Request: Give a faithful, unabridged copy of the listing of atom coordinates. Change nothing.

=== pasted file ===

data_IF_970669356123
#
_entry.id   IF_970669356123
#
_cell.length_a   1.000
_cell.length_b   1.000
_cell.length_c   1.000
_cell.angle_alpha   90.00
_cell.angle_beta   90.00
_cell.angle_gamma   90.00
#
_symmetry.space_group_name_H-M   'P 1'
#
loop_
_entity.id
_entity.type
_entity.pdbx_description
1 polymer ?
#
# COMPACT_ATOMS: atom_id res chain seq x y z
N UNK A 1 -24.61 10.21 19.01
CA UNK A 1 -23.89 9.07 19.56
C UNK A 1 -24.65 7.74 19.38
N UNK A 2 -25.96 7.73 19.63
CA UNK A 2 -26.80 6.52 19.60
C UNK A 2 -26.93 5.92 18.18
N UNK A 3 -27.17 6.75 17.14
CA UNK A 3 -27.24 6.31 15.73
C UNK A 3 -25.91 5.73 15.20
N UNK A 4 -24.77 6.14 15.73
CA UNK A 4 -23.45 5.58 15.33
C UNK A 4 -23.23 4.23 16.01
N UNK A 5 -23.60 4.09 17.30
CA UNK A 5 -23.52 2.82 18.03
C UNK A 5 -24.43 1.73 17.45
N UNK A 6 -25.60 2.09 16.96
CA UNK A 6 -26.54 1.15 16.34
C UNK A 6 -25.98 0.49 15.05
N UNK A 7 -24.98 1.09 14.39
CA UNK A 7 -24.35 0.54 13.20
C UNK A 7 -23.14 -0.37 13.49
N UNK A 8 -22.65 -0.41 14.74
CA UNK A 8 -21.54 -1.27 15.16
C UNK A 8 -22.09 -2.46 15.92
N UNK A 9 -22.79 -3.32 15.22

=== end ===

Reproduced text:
data_IF_970669356123
#
_entry.id   IF_970669356123
#
_cell.length_a   1.000
_cell.length_b   1.000
_cell.length_c   1.000
_cell.angle_alpha   90.00
_cell.angle_beta   90.00
_cell.angle_gamma   90.00
#
_symmetry.space_group_name_H-M   'P 1'
#
loop_
_entity.id
_entity.type
_entity.pdbx_description
1 polymer ?
#
# COMPACT_ATOMS: atom_id res chain seq x y z
N UNK A 1 -24.61 10.21 19.01
CA UNK A 1 -23.89 9.07 19.56
C UNK A 1 -24.65 7.74 19.38
N UNK A 2 -25.96 7.73 19.63
CA UNK A 2 -26.80 6.52 19.60
C UNK A 2 -26.93 5.92 18.18
N UNK A 3 -27.17 6.75 17.14
CA UNK A 3 -27.24 6.31 15.73
C UNK A 3 -25.91 5.73 15.20
N UNK A 4 -24.77 6.14 15.73
CA UNK A 4 -23.45 5.58 15.33
C UNK A 4 -23.23 4.23 16.01
N UNK A 5 -23.60 4.09 17.30
CA UNK A 5 -23.52 2.82 18.03
C UNK A 5 -24.43 1.73 17.45
N UNK A 6 -25.60 2.09 16.96
CA UNK A 6 -26.54 1.15 16.34
C UNK A 6 -25.98 0.49 15.05
N UNK A 7 -24.98 1.09 14.39
CA UNK A 7 -24.35 0.54 13.20
C UNK A 7 -23.14 -0.37 13.49
N UNK A 8 -22.65 -0.41 14.74
CA UNK A 8 -21.54 -1.27 15.16
C UNK A 8 -22.09 -2.46 15.92
N UNK A 9 -22.79 -3.32 15.22